To enter, leave a comment. It doesn’t have to be fancy: you can write “Hi!” if you want. Or when I enter giveaways I like to have a writing prompt to make the whole thing less awkward, so you could instead tell me what day you received your first Christmas/holiday card this year (my first one arrived the day before Thanksgiving), or if you’ve had any doozies yet (super-braggy letters, anything that particularly fails/wins the Christmas Card Scoring System). Or you can tell me if you’d keep the salt yourself, or if you’d give it as a gift (and if so, to whom).

U.S. addresses only, which seems like a huge bummer but THIS is the real bummer:

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$45 to ship a $12.99 package of salt? That’s not worth it for EITHER of us. So U.S. addresses only: I can ship to you, or if you want I’ll ship it to someone else. I’ll even gift-wrap it and put a tag on it from you to them (or from me to them, or from me to you, or from Santa Claus to them, or from Secret Admirer to them, or whatever): it’ll take 5 seconds and I have the gift-wrapping supplies all over the dining room table anyway. I have Obviously Christmas paper but also General Wintery Holiday paper and even Birthday Paper if you want to give it to someone with a birthday in December. I’M FLEXIBLE, IS WHAT I’M SAYING.

I’ll pick a winner sometime on Monday, December 15th, 2014, and I’ll plan to mail it out very soon afterward to get it there before Christmas.

Annual Calendar Post, 2015 Edition! Or Would We Call it 2014 Edition?

This is my favorite post to work on of the WHOLE YEAR.

I buy five wall calendars each year: one for the kitchen (the main one where I write appointments and so forth); one for next to my desk (for all blog/computer-related stuff); and one for each of the three kid rooms.

I’ve bought one calendar already:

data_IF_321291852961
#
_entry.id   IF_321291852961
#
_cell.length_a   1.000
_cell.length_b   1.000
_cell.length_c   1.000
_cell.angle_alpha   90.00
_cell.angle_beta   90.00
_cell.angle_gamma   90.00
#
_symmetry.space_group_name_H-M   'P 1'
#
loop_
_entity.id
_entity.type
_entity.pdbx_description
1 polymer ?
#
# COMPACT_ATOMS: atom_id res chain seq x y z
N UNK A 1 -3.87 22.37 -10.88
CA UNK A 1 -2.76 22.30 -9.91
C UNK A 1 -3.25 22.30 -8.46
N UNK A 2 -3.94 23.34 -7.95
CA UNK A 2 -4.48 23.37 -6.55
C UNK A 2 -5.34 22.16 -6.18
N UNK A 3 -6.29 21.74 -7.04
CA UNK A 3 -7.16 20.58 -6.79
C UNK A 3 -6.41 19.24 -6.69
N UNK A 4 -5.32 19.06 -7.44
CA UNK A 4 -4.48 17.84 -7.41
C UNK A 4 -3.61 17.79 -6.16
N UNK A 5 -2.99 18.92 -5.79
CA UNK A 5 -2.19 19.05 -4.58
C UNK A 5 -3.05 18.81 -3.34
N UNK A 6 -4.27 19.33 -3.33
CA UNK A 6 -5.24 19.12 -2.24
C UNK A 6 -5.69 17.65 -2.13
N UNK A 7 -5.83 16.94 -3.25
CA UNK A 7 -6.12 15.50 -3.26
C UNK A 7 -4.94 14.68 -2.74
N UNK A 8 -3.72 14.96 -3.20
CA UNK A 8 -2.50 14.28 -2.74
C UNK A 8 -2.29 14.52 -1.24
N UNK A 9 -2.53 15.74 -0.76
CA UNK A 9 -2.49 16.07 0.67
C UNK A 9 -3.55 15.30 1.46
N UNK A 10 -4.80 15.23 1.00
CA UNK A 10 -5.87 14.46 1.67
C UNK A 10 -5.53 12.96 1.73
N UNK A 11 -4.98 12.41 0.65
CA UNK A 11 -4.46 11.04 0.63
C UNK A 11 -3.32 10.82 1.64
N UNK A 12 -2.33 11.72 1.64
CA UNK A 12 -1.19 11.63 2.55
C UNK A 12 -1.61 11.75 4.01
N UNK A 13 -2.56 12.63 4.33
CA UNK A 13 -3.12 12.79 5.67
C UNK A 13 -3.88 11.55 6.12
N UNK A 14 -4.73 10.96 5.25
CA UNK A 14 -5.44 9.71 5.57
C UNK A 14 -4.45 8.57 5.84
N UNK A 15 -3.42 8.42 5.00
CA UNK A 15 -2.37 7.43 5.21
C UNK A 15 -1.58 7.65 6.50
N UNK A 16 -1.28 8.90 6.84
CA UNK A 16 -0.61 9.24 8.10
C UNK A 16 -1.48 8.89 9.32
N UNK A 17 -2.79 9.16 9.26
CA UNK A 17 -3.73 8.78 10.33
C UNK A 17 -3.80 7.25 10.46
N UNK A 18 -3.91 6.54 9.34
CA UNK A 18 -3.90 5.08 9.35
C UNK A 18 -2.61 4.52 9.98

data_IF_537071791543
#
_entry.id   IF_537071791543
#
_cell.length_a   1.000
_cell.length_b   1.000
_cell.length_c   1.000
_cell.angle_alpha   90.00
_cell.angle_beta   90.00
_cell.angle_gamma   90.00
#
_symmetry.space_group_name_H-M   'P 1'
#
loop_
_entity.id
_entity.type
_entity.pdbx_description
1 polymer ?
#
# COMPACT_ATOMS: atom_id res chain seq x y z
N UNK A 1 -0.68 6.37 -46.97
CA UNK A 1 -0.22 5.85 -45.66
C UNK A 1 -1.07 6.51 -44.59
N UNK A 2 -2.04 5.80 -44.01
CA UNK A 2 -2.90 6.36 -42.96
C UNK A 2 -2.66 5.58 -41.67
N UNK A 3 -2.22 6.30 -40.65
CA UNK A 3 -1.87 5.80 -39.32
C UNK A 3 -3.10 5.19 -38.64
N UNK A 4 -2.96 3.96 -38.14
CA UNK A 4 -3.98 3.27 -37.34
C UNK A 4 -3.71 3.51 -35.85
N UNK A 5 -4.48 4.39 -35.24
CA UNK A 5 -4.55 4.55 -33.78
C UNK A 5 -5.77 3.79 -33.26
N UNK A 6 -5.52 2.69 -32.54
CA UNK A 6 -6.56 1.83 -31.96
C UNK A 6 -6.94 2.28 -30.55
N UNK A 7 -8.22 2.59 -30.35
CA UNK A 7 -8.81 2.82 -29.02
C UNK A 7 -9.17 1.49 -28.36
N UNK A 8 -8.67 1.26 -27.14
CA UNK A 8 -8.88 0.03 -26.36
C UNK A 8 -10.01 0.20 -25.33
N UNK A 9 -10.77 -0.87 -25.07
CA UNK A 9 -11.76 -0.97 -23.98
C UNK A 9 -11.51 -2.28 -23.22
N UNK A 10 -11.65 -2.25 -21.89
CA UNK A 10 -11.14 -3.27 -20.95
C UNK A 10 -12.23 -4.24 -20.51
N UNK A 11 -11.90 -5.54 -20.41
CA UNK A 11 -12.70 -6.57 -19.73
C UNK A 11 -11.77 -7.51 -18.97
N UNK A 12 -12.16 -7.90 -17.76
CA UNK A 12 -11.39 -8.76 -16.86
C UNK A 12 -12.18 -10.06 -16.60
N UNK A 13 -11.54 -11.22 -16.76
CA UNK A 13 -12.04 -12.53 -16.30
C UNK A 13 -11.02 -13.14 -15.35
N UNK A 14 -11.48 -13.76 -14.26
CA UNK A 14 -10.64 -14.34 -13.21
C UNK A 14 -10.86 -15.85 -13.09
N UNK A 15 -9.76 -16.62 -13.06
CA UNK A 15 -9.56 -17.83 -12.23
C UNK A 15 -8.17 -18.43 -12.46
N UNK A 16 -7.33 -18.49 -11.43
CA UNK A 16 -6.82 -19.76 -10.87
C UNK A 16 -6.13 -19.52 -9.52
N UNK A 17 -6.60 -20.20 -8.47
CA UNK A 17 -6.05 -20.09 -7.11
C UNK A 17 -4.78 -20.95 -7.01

(image from Amazon.com)

(image from Amazon.com)

Pusheen the Cat calendar. I bought this back in MAY, which is completely atypical (I usually don’t even THINK of ordering anything until I’m working on this post in December), but Pusheen is so huge at our house I KNEW we’d want one and I was worried it might sell out. This might be the kitchen/family/main calendar this year, because I know it’s one we’ll all like, and because I think there might be fighting if I try to choose which kid room gets it.

(image from Amazon.com)

(image from Amazon.com)

Lunar calendar. This glows in the dark, which seems especially nice for a kid room—and they don’t write on their calendars, so it doesn’t matter that the background is black. (A reviewer remarked that you CAN write on it with silver Sharpie marker.)

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(image from Amazon.com)

Pocket Pigs calendar. Two strong selling points: the review I THOUGHT said “Good quality pigs” (it actually said “Good quality, lovely pigs”—meaning presumably that the calendar is of good quality, not the pigs) and the words “pocket pigs.”

(image from Amazon.com)

(image from Amazon.com)

Hedgehogs calendar. HEDGEHOGS.

(image from Amazon.com)

(image from Amazon.com)

Hyperbole and a Half calendar. I loved this book so much that when I saw there was a CALENDAR I thought “That’s it: office calendar decided.” But when I looked at the sample pages and considered having each of them up for a full month, I thought maybe I’d rather re-read the book.

(image from Amazon.com)

(image from Amazon.com)

The Mathematics calendar. I bought this for Paul as usual. It has a math problem on each day. He takes the calendar to work and he and his geek friends work on it.

(image from Amazon.com)

(image from Amazon.com)

Farmer’s Market calendar. I had this one for 2014. A very satisfying calendar. I’m thinking of framing some of the pages.

(image from Amazon.com)

(image from Amazon.com)